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Things learned at Imgur

source: 16 product things I learned at Imgur by Sam Gerstenzang

  • Every interface can be made simpler. One useful technique is to have a separate meeting focused just on cutting and simplifying. You can also appoint an individual ‘cutter’ to take this role outside of the meeting, but only after brainstorming.
  • Every feature you launch is a feature you’ll need to support with users, infrastructure and development. So launch as few things as possible.
  • Data has two roles to play in the product process: discovery and validation. Use data to guide you to what you should be building. Then use data to make sure you were right.
  • Like any kind of habit-building, you’ll never use data successfully if you treat it as an all-or-nothing proposition. First use data at the highest leverage point and continue to expand.
  • People doing creative work together are going to have tension. Make sure that tension is healthy, productive and about the work, not about the people. It will feel like it’s about the people a lot.
  • Try to create egoless ideation, where folks separate their self-worth from their ideas and are quick to support other’s (good) ideas. Strong opinions, weakly held.
  • Our natural inclination is to assume our past success is because of our past actions. This can create very bad product dogma if left unchecked. What were the right things to do in the past might not be the right things to do in the present.
  • Even if past actions did lead to success, remember that everything else has changed. New platforms, new users, new dynamics. Re-apply your strengths in your new environment.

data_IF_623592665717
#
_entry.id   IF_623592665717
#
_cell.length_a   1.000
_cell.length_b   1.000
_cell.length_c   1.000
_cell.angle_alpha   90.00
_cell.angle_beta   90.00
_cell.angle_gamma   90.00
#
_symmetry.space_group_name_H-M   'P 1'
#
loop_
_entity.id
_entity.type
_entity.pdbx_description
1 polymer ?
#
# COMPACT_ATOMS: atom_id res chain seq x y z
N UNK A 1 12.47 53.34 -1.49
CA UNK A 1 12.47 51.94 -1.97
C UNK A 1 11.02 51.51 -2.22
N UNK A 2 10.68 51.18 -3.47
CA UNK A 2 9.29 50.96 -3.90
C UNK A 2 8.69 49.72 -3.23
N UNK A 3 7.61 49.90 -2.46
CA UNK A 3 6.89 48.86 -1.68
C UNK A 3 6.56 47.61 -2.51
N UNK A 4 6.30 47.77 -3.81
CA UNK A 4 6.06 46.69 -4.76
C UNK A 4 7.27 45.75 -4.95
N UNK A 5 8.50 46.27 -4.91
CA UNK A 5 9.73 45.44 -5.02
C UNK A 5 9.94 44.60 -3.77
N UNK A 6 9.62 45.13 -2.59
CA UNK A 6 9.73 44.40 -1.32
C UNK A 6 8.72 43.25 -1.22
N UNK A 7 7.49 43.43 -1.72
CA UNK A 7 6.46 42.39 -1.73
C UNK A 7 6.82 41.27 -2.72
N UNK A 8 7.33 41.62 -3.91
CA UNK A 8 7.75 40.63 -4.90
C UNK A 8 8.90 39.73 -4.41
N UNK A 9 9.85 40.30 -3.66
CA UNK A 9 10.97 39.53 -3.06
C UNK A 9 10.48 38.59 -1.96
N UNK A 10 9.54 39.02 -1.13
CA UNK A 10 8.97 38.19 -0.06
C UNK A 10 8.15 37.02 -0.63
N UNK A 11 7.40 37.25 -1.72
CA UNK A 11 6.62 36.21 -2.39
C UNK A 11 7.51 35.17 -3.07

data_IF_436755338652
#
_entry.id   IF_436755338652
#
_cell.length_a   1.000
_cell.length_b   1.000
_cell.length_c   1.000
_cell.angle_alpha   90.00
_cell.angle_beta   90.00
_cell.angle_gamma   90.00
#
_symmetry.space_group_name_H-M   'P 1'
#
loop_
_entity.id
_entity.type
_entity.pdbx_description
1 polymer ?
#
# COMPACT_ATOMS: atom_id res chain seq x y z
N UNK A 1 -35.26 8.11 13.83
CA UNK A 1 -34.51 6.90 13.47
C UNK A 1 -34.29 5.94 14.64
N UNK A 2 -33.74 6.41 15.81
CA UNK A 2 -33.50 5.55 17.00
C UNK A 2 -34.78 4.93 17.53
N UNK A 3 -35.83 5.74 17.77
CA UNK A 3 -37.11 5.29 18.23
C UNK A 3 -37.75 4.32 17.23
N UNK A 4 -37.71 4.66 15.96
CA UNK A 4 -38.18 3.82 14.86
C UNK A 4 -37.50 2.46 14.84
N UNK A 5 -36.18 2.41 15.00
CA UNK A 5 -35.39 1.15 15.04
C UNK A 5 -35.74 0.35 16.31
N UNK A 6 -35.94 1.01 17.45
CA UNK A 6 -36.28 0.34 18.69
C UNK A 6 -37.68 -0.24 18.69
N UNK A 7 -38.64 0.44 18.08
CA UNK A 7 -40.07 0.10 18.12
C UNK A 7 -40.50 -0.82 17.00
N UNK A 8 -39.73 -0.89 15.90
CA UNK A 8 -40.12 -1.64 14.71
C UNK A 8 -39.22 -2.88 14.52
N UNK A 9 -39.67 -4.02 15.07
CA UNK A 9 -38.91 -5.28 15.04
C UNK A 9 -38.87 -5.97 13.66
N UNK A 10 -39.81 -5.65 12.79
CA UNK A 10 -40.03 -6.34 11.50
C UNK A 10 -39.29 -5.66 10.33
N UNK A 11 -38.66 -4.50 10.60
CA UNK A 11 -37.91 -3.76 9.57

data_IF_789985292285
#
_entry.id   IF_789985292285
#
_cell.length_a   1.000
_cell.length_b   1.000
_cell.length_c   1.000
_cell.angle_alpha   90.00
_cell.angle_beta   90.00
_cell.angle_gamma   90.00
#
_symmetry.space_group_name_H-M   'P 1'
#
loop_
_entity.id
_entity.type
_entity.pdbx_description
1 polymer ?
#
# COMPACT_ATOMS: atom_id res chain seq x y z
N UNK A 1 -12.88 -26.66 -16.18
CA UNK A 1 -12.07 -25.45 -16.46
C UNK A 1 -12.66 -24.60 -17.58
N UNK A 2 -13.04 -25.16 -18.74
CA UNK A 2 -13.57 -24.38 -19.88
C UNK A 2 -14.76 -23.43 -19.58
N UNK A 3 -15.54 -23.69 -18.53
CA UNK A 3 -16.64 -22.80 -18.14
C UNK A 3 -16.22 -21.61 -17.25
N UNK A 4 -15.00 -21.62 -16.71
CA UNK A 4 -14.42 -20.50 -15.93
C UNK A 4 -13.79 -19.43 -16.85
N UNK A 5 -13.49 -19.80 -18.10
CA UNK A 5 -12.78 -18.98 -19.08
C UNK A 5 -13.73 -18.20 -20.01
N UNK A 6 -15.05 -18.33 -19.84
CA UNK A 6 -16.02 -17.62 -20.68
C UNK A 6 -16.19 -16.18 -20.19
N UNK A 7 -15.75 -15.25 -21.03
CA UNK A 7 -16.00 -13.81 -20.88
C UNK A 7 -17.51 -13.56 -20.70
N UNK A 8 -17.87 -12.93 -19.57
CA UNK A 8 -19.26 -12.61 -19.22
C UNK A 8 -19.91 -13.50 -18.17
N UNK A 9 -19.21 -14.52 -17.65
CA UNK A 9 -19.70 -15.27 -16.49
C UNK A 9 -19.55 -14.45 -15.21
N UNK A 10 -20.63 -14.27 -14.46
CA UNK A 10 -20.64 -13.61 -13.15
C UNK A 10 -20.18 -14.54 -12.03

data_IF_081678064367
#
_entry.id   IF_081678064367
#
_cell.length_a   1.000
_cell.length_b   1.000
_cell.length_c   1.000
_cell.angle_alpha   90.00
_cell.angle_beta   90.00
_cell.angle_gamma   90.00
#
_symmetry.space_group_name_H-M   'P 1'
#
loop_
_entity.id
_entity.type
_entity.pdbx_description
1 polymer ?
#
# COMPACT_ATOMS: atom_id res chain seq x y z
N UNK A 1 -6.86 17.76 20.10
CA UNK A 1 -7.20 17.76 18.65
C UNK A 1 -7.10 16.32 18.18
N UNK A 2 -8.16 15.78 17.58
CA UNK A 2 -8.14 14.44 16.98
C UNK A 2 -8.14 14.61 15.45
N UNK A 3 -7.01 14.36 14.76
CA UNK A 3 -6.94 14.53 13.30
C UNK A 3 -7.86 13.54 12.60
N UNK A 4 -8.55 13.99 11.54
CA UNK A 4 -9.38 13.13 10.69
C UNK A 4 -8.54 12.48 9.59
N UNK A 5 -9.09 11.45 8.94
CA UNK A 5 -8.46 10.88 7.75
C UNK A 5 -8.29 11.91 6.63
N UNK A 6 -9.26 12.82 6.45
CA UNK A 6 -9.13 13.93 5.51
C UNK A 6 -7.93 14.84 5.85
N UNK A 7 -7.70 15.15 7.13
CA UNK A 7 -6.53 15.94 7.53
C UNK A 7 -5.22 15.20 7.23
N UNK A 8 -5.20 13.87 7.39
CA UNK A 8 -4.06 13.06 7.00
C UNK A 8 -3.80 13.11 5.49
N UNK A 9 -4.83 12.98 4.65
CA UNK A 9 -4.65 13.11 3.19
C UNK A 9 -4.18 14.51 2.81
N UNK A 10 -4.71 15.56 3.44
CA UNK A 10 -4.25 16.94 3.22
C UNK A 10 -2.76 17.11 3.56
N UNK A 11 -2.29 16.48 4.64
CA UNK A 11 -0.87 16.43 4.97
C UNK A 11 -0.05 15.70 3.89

• Find the one thing you need to get right and spend most of your time on it. You can screw up basically everything else.
  • You can A/B test individuals, but it’s nearly impossible to A/B test communities because they work based on a mutually reinforcing self-conception. Use a combination of intuition (which comes from experience), talking to other community managers and 1:1 contact with a sample of your community. But you’ll still be wrong a lot.
  • Public forums are not a useful way to get feedback, but are a useful way to get buy in from the community. This is true of both online and offline communities.
  • Communities are unpredictable. Don’t take the community’s criticism too personally or you’ll become afraid of change and slow. Instead, be open, thoughtful and move quickly.
  • Look at any product of sufficient complexity and there will be a ten things you’ll want to say “if only they moved this button here…” and there will be a very good reason you’re wrong. Sometimes you’ll be wrong because of implications you haven’t considered, but sometimes you’ll be wrong because there was a product evolution that made perfect sense every step of the way. Separate the two. Don’t get bogged down in the history of the second kind when making new decisions.
  • Use your first few weeks at a new company to understand your product’s history and match it against reality. Ask questions. Write everything down. Don’t imply incompetence. Don’t make rash judgements.
  • Some people want to see the big picture, some people want to see just the next step. Try to provide both, and connect the two clearly.
  • Most partnerships are a waste of time. All partnerships take a lot of time.
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